The Dearly Beloved

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Four disparate characters populate Cara Wall’s debut novel, The Dearly Beloved, as co-equal protagonists. In the prologue, Charles Barrett has died after forty years ministering together with James MacNally. Picturing Nan, outside her husband James’s office listening as he pours out his grief, knowing she can help neither him nor Charles’s wife Lily who wants only to be alone, the prologue gives a glimpse of the four people who will inhabit the forty years that comprise the novel.

Charles, destined to follow his professor father as an intellectual professor, makes a different turn into church ministry. He falls in love with and marries Lily, scarred by the loss of her parents in an accident when she was fifteen. She shares his intellectual curiosity but refuses to believe in God. James, youngest son in a dysfunctional family with an alcoholic father and fearful mother, also comes unexpectedly to a call to ministry with a passion for social justice. He marries Nan, the Mississippi daughter of a compassionate minister who has taken her with him as he cares for his congregants and taught her to love all people.  

When the men are called to pastor together the historic Third Presbyterian Church in Greenwich Village in the changing times of 1963, they and their wives bring their divergent backgrounds into the mix. Faith crises, personality clashes, and unexpected life changes keep the narrative real without drifting into unchallenging assurance or dismissive cynicism.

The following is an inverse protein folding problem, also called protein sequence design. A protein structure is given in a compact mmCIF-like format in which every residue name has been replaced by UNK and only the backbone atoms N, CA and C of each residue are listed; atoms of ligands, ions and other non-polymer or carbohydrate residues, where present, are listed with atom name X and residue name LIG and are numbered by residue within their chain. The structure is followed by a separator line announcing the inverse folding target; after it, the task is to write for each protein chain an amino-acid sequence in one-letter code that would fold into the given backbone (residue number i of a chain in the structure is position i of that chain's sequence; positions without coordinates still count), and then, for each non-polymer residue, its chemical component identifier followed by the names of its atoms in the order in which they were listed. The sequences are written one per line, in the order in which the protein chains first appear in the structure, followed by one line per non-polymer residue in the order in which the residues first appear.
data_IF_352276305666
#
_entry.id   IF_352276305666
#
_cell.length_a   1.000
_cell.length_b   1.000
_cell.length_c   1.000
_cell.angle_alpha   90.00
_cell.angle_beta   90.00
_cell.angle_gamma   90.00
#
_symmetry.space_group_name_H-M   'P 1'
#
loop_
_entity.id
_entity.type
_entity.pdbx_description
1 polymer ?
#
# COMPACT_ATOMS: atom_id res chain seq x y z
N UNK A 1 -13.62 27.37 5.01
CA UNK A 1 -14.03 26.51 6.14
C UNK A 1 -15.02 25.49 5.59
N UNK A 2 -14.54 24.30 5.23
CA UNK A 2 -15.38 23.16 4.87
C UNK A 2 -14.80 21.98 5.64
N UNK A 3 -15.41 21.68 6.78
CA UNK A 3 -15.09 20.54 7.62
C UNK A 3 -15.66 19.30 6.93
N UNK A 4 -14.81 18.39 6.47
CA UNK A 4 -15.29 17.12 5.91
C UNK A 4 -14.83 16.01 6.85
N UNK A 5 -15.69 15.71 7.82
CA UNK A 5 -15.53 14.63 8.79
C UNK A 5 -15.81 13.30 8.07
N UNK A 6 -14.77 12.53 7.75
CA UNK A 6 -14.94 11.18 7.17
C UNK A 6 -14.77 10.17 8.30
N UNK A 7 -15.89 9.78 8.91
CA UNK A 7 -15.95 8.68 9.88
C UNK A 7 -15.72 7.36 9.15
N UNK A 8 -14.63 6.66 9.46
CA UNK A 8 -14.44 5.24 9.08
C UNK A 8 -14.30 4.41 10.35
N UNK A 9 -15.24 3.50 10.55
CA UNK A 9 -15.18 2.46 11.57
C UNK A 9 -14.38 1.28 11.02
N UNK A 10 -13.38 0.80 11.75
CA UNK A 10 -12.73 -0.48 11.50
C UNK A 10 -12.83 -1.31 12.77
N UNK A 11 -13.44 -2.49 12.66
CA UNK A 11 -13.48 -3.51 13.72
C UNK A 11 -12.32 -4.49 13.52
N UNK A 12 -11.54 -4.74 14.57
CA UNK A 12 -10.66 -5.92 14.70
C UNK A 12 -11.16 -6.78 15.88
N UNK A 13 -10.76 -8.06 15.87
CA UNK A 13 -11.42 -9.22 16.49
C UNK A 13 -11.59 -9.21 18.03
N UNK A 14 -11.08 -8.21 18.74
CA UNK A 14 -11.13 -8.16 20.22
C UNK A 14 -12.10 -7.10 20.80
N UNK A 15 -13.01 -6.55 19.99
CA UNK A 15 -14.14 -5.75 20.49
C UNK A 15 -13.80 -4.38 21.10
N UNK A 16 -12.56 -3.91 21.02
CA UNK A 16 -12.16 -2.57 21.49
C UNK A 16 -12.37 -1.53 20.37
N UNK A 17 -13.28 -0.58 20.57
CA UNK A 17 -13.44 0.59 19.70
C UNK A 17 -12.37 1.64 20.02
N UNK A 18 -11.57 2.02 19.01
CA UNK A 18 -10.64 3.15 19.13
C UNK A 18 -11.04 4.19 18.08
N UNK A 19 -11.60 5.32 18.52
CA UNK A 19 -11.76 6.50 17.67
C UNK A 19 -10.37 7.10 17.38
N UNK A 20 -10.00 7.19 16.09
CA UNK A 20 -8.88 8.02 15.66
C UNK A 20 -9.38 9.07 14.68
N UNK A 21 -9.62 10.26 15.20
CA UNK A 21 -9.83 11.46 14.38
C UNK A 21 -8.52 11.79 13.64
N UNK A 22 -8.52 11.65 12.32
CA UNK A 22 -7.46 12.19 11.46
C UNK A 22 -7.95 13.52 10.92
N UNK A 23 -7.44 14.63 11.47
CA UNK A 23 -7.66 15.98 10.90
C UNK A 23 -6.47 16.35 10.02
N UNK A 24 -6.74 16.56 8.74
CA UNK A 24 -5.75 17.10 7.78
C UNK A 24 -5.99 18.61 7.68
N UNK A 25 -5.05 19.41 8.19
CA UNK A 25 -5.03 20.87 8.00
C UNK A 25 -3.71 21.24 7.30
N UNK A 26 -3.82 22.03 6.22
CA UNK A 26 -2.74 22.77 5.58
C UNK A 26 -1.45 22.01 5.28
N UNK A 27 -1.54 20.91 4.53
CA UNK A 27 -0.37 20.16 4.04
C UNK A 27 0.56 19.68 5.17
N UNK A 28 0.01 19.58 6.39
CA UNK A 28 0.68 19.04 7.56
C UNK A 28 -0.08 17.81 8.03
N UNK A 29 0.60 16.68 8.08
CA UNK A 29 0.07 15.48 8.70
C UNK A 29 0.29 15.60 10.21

The accuracy of Cara’s portrayal of the people and circumstances sent me looking to find out more about her. As the daughter of a Mississippi minister, I vouch for her accuracy in depiction of Nan and her father. She did what writers are often told to do and wrote what she knew. In a Shelf Awareness interview, she says, “Church was my community, my playground, my second home.” She goes on to describe the setting of the book, “Charles and James come into a divided church, in a divided time, in a divided society.” The epilogue comes back to Charles’s death, with the reactions of the other three, changed by life yet still the same. 

I read the book, that will go on sale August 13th, as an advance reading copy furnished by Net Galley, and highly recommend that you preorder it from your local independent book store or wherever you buy your books. In just a tad of nit-picking, the only flaw I found was the author’s honeysuckle blooming with lush trees shading the houses at Thanksgiving when Nan takes James to meet her Mississippi family. Even in South Mississippi, honeysuckle flowers are long gone by then and the shade trees have lost their leaves.